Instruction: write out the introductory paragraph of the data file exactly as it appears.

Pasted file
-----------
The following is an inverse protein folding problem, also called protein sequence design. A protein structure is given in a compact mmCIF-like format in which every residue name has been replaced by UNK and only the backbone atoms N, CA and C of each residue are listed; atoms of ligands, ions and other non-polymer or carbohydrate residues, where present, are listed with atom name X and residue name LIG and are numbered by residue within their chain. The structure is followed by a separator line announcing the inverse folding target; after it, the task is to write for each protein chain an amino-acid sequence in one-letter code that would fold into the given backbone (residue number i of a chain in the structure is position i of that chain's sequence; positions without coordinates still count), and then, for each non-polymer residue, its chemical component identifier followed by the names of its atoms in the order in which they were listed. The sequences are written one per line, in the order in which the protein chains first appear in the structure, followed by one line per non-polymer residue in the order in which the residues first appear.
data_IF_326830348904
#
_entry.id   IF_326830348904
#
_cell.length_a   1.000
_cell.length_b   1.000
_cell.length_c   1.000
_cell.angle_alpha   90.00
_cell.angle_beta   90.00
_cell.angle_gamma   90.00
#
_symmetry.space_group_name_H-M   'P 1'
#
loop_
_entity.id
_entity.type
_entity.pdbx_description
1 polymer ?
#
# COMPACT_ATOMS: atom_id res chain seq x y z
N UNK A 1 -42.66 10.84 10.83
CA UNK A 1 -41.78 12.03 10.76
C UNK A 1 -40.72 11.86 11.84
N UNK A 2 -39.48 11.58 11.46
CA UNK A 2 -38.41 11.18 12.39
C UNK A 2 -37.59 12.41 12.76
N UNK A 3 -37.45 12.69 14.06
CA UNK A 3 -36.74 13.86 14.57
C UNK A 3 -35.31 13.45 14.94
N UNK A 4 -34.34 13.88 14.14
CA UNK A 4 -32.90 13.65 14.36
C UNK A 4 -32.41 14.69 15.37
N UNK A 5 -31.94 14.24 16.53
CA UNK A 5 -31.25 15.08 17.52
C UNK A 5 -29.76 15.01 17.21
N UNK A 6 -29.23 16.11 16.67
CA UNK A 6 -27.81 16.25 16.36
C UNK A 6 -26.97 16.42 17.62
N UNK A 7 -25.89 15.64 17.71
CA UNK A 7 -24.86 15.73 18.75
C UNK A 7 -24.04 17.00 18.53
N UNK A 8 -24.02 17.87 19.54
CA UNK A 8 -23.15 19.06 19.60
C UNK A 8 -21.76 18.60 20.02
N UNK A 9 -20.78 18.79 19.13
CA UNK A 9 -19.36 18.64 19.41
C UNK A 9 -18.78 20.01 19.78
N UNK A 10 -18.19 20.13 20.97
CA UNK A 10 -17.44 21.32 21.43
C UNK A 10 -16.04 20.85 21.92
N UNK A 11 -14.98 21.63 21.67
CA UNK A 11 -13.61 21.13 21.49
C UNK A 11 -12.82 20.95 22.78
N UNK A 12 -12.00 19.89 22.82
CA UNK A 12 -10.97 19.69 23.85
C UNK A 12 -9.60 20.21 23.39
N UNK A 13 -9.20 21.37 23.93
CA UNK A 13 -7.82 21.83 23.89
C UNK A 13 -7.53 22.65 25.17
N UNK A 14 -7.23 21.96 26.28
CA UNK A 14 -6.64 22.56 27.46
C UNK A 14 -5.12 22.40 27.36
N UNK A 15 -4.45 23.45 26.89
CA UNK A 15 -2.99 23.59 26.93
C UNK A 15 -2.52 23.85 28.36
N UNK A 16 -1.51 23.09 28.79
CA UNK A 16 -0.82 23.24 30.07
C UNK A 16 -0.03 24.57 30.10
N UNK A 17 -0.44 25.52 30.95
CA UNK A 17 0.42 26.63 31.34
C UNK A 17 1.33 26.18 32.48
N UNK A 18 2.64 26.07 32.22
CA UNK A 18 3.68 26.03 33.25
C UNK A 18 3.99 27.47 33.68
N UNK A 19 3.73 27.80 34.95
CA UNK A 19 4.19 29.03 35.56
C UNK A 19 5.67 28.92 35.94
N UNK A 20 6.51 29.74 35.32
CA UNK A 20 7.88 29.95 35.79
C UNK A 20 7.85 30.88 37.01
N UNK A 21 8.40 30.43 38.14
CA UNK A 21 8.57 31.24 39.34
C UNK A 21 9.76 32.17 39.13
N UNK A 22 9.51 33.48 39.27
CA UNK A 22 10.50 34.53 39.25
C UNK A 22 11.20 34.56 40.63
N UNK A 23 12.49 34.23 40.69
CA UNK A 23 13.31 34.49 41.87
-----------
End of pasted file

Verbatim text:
The following is an inverse protein folding problem, also called protein sequence design. A protein structure is given in a compact mmCIF-like format in which every residue name has been replaced by UNK and only the backbone atoms N, CA and C of each residue are listed; atoms of ligands, ions and other non-polymer or carbohydrate residues, where present, are listed with atom name X and residue name LIG and are numbered by residue within their chain. The structure is followed by a separator line announcing the inverse folding target; after it, the task is to write for each protein chain an amino-acid sequence in one-letter code that would fold into the given backbone (residue number i of a chain in the structure is position i of that chain's sequence; positions without coordinates still count), and then, for each non-polymer residue, its chemical component identifier followed by the names of its atoms in the order in which they were listed. The sequences are written one per line, in the order in which the protein chains first appear in the structure, followed by one line per non-polymer residue in the order in which the residues first appear.